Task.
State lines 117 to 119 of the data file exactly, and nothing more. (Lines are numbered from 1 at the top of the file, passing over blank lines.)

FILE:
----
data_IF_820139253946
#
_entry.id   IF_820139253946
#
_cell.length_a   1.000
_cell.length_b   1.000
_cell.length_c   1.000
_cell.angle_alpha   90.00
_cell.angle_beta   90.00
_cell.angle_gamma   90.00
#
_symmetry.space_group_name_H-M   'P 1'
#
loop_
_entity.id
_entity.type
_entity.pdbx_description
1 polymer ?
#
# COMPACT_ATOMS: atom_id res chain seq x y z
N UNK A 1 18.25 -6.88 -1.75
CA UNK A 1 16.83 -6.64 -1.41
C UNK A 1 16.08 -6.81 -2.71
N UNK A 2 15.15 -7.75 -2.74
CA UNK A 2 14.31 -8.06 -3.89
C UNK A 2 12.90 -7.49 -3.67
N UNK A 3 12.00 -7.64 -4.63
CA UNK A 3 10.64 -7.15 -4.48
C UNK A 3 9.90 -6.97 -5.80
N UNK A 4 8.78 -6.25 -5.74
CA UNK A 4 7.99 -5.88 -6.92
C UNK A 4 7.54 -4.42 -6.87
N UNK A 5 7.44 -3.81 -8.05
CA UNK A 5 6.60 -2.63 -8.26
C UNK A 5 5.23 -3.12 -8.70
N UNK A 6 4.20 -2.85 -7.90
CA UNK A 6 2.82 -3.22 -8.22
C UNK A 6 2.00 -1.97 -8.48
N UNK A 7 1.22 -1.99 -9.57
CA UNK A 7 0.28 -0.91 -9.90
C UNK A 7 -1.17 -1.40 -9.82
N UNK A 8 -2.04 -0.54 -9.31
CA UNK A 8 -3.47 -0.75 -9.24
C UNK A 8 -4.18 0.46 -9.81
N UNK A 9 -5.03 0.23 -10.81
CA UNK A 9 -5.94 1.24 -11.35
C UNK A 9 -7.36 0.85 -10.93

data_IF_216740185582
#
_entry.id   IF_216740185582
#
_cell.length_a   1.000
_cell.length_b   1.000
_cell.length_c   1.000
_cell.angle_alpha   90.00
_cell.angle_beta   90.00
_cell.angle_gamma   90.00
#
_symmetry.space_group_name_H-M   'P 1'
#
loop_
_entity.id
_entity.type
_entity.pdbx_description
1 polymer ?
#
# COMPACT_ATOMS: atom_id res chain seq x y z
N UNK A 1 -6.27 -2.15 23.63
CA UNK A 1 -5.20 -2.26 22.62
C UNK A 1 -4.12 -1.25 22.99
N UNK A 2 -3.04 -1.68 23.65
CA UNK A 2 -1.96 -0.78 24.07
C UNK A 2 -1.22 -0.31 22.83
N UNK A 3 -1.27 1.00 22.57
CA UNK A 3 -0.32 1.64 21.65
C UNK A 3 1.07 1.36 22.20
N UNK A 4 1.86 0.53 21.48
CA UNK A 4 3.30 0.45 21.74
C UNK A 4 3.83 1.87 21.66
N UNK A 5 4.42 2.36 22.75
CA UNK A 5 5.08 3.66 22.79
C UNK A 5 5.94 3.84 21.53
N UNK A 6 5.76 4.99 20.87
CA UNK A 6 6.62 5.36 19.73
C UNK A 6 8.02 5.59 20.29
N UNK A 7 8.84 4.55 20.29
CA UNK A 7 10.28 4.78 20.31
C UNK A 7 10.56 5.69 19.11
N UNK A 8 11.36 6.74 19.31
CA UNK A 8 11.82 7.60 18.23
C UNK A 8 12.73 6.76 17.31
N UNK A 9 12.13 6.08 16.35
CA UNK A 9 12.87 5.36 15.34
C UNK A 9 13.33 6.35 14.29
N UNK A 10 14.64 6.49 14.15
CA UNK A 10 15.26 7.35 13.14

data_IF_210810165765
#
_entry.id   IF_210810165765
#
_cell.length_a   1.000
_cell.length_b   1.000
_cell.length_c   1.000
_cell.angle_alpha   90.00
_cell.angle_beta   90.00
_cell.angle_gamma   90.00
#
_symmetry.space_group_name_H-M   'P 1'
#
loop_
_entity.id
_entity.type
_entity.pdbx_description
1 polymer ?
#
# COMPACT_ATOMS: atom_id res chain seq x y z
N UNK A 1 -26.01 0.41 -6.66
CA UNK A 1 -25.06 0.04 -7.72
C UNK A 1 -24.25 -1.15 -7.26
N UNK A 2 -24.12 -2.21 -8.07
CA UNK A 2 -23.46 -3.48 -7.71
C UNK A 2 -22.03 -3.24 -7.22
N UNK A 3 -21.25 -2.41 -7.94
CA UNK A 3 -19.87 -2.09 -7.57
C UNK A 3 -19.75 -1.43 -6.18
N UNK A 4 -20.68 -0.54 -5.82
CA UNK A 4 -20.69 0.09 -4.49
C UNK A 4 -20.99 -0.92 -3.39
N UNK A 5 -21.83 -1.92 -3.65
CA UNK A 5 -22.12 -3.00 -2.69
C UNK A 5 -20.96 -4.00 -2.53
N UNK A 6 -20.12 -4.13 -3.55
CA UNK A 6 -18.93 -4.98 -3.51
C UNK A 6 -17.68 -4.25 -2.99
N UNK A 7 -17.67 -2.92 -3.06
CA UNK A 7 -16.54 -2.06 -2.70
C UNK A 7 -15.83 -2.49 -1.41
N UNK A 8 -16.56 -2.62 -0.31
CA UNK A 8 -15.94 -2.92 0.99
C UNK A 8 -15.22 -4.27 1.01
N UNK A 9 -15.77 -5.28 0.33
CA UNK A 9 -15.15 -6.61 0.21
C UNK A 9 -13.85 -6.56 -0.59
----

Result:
N UNK A 1 -26.01 0.41 -6.66
CA UNK A 1 -25.06 0.04 -7.72
C UNK A 1 -24.25 -1.15 -7.26